It felt good to get this done. While I was down in California, two separate tragedies struck at times when I felt helpless to do anything. My friend Dan Howard, the incredibly talented and sweet and funny artist who drew this portrait of me, lost a hard-fought battle with pneumonia. The following day our tiny, grumbly, loveable cat Tribble (whom you’ve definitely seen if you’re a long-time reader) succumbed to a very aggressive form of cancer. My folks made the humane choice to end her suffering but I was thousands of miles away and couldn’t say goodbye. So I was already not in a great place mentally or emotionally, and leaving Keith always makes me sad. On top of everything else, the trip home was long, full of incidents and delays. All these things have compounded to put me in a pretty bad state of mind. Distracting myself with something as familiar as kimono really helped today.

If you read all that, I apologise and I thank you. But I’m starting to do better, and we’ll be back to a more regular schedule from here on in. 💖

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Roaring Twenties

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A while back, a friend sent me this awesome michiyuki with gorgeous long sleeves. It sat in storage for some time while I wondered what to do with it, and it recently struck me that it would make an amazing dress-like outfit.

Michiyuki like these are intended as over-coats for inclement weather, but they are also great to wear and style as mod-era dresses. Their boxy shape is perfect, and since they’re the only common kimono garment that actually snaps up the front, they’re very easy to wear.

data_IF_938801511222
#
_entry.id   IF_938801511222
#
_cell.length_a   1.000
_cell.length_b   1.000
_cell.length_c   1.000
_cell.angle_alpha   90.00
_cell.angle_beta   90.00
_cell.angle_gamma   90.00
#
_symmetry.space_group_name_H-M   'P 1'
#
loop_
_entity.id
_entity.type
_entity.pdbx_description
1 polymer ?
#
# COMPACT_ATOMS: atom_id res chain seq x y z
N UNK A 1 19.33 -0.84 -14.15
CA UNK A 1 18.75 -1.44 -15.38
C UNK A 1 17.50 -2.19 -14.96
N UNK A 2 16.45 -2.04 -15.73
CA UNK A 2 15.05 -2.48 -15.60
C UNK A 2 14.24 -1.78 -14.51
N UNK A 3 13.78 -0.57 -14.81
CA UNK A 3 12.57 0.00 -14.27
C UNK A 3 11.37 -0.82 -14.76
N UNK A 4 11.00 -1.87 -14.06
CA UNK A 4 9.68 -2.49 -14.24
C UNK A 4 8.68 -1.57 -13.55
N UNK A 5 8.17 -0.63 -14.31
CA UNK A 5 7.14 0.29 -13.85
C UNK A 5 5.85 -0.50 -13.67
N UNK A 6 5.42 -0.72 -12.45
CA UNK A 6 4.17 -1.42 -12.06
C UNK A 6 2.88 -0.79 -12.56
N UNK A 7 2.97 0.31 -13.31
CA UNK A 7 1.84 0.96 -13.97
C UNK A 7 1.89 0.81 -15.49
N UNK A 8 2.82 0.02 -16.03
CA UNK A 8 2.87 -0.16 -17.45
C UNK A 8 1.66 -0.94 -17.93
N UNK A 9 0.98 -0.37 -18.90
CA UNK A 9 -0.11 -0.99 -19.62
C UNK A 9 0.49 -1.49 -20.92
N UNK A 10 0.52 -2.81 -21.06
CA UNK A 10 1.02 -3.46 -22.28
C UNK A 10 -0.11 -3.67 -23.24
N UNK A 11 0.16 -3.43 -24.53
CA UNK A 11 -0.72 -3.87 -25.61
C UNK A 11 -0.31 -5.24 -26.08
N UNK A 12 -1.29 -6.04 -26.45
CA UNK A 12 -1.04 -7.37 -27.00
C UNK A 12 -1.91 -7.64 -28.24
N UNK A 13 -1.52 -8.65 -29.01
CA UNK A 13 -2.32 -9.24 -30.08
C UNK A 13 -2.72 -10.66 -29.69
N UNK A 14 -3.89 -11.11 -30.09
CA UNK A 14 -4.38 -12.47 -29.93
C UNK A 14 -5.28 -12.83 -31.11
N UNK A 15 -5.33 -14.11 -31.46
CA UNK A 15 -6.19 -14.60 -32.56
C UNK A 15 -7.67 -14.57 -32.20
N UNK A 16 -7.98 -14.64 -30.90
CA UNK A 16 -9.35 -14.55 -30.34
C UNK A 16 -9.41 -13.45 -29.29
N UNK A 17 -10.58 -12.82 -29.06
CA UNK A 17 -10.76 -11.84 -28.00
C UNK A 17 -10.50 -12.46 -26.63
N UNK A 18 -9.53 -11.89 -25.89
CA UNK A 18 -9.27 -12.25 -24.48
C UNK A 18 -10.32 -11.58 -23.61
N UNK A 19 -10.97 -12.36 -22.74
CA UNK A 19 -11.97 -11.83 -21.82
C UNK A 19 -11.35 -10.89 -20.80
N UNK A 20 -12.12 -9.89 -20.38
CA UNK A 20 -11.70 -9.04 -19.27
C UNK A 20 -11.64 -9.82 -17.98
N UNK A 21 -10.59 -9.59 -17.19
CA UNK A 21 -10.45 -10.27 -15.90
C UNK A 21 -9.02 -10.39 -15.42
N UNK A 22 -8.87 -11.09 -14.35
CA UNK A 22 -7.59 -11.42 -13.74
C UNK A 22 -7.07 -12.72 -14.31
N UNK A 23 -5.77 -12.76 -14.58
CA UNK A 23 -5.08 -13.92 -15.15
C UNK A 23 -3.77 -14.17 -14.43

The styling for this one was super simple; I wanted to keep the Taisho vibe of the piece in focus so I went for a bit of a sleek twenties feel. A gold necklace worked to bring out the warm tones in the garment, and a big chunky belt gave it a bit of shape and definition at the waist. I have another michiyuki with a much more modern and graphic pattern, and I can’t wait to do a similar outfit with that one as well, but trying to evoke the mod style of the 1960s.

I’m still on vacation, but I’m keeping up with things as much as I can. How do we all feel about the new upcoming era name, Reiwa? I’m not sure how I feel, I think it will really depend on how people choose to interpret it. The intention of “good/auspicious peace” is lovely, but the fact that it can also be read as “commanded peace” feels a bit odd to me. I guess only time will tell!

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Armed & Dangerous

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The mannequin, I mean. Not me! She’s still not perfect, but we managed to make her arms work for the time being. After all the fuss and bother on Saturday, I figured that since she had arms now, I should probably work on getting her dressed. I thought that to get myself out of the funk, I’d try to redo one of my favourite old outfits featuring one of my most prized kimono. Unfortunately, it’s basically unwearable now due to the sleeves detaching and a lot of the gold embroidery lifting off the silk, but gently draping it on the mannequin is safe enough.

Rather than use the same old hakata obi I used last time, I decided to see what I could do with the tsuke darari obi I got over the summer. I think I managed to disguise it quite well and I totally love how they tied together. This green and gold date-eri really looks like it belongs with this obi, doesn’t it? Red accessories finished things off and pulled out some of the warmer tones from the kimono. I had fun with the obijime too. I love playing with the multiple thin ends on some of these fancy furisode obijime.

It may have been a struggle, but I’m glad I pushed through because the end result is so beautiful. I will, however, be looking for someone to repair this kimono. At the very least, the sleeves need to be re-attached properly and the gold couching needs to be fixed where it’s coming off.